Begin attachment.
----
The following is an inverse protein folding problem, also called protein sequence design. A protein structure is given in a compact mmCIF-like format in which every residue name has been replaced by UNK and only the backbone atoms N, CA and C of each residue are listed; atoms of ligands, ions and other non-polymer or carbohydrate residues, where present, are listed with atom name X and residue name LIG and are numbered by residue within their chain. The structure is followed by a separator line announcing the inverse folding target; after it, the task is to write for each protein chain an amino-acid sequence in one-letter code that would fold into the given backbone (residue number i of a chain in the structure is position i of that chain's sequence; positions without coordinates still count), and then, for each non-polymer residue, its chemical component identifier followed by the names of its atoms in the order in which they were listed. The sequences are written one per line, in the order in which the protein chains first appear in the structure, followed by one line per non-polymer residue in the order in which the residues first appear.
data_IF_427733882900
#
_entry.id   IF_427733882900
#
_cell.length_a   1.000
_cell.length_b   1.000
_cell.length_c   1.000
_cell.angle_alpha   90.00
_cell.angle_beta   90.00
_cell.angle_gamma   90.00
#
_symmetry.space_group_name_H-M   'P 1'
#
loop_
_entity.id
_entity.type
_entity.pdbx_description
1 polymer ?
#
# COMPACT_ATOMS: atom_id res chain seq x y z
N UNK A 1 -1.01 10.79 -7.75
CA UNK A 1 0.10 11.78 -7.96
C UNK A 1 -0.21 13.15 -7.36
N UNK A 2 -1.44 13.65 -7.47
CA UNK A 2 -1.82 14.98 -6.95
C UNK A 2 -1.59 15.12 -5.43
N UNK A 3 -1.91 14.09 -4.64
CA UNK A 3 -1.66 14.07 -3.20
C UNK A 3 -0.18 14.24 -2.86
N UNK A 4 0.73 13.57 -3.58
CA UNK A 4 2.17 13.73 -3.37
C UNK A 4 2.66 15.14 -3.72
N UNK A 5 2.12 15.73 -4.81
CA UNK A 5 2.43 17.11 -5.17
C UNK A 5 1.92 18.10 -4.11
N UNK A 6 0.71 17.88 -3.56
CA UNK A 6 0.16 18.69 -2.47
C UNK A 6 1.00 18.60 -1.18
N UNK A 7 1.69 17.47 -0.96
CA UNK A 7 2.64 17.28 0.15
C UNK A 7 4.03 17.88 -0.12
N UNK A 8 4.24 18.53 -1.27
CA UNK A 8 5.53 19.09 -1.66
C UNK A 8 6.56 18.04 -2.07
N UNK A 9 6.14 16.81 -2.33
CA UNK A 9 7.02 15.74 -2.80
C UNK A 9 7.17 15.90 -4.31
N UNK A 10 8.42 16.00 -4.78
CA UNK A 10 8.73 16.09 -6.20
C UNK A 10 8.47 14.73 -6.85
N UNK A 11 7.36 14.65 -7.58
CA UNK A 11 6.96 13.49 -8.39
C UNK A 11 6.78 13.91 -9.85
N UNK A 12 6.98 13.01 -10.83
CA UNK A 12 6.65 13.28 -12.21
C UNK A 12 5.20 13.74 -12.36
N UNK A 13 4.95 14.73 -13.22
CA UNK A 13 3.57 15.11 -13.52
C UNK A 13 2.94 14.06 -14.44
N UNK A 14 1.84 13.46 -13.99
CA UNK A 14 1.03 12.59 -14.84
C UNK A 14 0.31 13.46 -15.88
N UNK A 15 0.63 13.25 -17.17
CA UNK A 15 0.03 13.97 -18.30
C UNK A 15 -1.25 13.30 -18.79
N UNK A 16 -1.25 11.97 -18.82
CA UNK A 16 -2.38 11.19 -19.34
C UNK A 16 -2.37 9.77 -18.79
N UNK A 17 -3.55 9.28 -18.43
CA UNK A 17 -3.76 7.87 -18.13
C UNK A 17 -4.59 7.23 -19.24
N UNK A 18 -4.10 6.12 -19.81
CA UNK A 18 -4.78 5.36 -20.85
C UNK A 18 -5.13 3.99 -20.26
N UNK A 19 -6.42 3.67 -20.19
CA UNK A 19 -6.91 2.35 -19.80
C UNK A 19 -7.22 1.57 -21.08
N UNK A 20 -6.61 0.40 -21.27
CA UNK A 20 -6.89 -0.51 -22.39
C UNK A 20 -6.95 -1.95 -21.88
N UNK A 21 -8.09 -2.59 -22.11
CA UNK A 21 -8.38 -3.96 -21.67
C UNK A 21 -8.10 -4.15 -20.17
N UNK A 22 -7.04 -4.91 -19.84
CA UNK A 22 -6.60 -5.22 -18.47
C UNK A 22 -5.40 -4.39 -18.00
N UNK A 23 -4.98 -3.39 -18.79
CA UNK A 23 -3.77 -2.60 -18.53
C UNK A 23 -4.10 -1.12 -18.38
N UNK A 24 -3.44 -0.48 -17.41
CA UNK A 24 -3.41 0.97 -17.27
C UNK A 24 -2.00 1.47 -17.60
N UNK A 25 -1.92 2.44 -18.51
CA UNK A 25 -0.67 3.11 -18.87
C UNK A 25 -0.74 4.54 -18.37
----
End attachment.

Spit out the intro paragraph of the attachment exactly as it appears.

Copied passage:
The following is an inverse protein folding problem, also called protein sequence design. A protein structure is given in a compact mmCIF-like format in which every residue name has been replaced by UNK and only the backbone atoms N, CA and C of each residue are listed; atoms of ligands, ions and other non-polymer or carbohydrate residues, where present, are listed with atom name X and residue name LIG and are numbered by residue within their chain. The structure is followed by a separator line announcing the inverse folding target; after it, the task is to write for each protein chain an amino-acid sequence in one-letter code that would fold into the given backbone (residue number i of a chain in the structure is position i of that chain's sequence; positions without coordinates still count), and then, for each non-polymer residue, its chemical component identifier followed by the names of its atoms in the order in which they were listed. The sequences are written one per line, in the order in which the protein chains first appear in the structure, followed by one line per non-polymer residue in the order in which the residues first appear.